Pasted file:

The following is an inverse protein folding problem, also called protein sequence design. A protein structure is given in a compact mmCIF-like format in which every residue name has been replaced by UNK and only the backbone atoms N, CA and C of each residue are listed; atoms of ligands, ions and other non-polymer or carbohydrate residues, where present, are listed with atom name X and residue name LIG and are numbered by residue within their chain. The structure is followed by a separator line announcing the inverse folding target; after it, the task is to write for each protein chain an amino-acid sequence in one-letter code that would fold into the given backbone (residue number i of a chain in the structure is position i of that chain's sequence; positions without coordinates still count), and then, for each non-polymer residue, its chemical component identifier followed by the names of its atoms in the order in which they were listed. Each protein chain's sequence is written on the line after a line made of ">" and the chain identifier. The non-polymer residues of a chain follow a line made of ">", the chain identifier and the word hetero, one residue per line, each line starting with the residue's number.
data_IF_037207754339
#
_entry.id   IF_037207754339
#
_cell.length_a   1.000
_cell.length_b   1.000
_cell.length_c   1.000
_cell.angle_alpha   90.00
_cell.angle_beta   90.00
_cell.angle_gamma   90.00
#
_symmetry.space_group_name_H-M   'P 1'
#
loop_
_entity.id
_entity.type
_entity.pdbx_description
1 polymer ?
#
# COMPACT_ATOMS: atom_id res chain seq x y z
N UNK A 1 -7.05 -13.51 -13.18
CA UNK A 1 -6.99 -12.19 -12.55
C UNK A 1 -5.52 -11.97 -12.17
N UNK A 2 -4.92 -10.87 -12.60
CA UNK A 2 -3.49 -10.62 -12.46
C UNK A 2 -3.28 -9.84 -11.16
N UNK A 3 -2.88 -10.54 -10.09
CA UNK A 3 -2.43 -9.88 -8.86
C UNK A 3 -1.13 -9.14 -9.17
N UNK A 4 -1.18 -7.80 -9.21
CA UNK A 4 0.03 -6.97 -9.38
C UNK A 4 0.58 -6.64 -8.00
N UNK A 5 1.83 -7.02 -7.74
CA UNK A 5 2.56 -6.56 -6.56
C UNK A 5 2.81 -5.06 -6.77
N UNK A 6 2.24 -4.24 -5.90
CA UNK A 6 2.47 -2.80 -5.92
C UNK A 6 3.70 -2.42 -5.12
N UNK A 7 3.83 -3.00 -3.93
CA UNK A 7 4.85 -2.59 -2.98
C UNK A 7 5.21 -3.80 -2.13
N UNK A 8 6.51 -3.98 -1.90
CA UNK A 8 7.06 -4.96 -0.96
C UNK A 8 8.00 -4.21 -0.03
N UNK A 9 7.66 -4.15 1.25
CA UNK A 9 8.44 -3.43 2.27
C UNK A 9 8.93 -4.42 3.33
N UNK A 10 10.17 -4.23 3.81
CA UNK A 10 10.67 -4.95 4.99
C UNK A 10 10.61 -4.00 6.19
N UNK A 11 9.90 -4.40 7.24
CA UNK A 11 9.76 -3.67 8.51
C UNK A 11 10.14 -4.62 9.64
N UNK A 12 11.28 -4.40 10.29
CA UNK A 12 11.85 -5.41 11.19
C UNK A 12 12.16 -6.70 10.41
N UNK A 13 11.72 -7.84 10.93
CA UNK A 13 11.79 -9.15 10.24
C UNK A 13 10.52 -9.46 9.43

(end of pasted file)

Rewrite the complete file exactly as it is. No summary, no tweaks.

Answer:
The following is an inverse protein folding problem, also called protein sequence design. A protein structure is given in a compact mmCIF-like format in which every residue name has been replaced by UNK and only the backbone atoms N, CA and C of each residue are listed; atoms of ligands, ions and other non-polymer or carbohydrate residues, where present, are listed with atom name X and residue name LIG and are numbered by residue within their chain. The structure is followed by a separator line announcing the inverse folding target; after it, the task is to write for each protein chain an amino-acid sequence in one-letter code that would fold into the given backbone (residue number i of a chain in the structure is position i of that chain's sequence; positions without coordinates still count), and then, for each non-polymer residue, its chemical component identifier followed by the names of its atoms in the order in which they were listed. Each protein chain's sequence is written on the line after a line made of ">" and the chain identifier. The non-polymer residues of a chain follow a line made of ">", the chain identifier and the word hetero, one residue per line, each line starting with the residue's number.
data_IF_037207754339
#
_entry.id   IF_037207754339
#
_cell.length_a   1.000
_cell.length_b   1.000
_cell.length_c   1.000
_cell.angle_alpha   90.00
_cell.angle_beta   90.00
_cell.angle_gamma   90.00
#
_symmetry.space_group_name_H-M   'P 1'
#
loop_
_entity.id
_entity.type
_entity.pdbx_description
1 polymer ?
#
# COMPACT_ATOMS: atom_id res chain seq x y z
N UNK A 1 -7.05 -13.51 -13.18
CA UNK A 1 -6.99 -12.19 -12.55
C UNK A 1 -5.52 -11.97 -12.17
N UNK A 2 -4.92 -10.87 -12.60
CA UNK A 2 -3.49 -10.62 -12.46
C UNK A 2 -3.28 -9.84 -11.16
N UNK A 3 -2.88 -10.54 -10.09
CA UNK A 3 -2.43 -9.88 -8.86
C UNK A 3 -1.13 -9.14 -9.17
N UNK A 4 -1.18 -7.80 -9.21
CA UNK A 4 0.03 -6.97 -9.38
C UNK A 4 0.58 -6.64 -8.00
N UNK A 5 1.83 -7.02 -7.74
CA UNK A 5 2.56 -6.56 -6.56
C UNK A 5 2.81 -5.06 -6.77
N UNK A 6 2.24 -4.24 -5.90
CA UNK A 6 2.47 -2.80 -5.92
C UNK A 6 3.70 -2.42 -5.12
N UNK A 7 3.83 -3.00 -3.93
CA UNK A 7 4.85 -2.59 -2.98
C UNK A 7 5.21 -3.80 -2.13
N UNK A 8 6.51 -3.98 -1.90
CA UNK A 8 7.06 -4.96 -0.96
C UNK A 8 8.00 -4.21 -0.03
N UNK A 9 7.66 -4.15 1.25
CA UNK A 9 8.44 -3.43 2.27
C UNK A 9 8.93 -4.42 3.33
N UNK A 10 10.17 -4.23 3.81
CA UNK A 10 10.67 -4.95 4.99
C UNK A 10 10.61 -4.00 6.19
N UNK A 11 9.90 -4.40 7.24
CA UNK A 11 9.76 -3.67 8.51
C UNK A 11 10.14 -4.62 9.64
N UNK A 12 11.28 -4.40 10.29
CA UNK A 12 11.85 -5.41 11.19
C UNK A 12 12.16 -6.70 10.41
N UNK A 13 11.72 -7.84 10.93
CA UNK A 13 11.79 -9.15 10.24
C UNK A 13 10.52 -9.46 9.43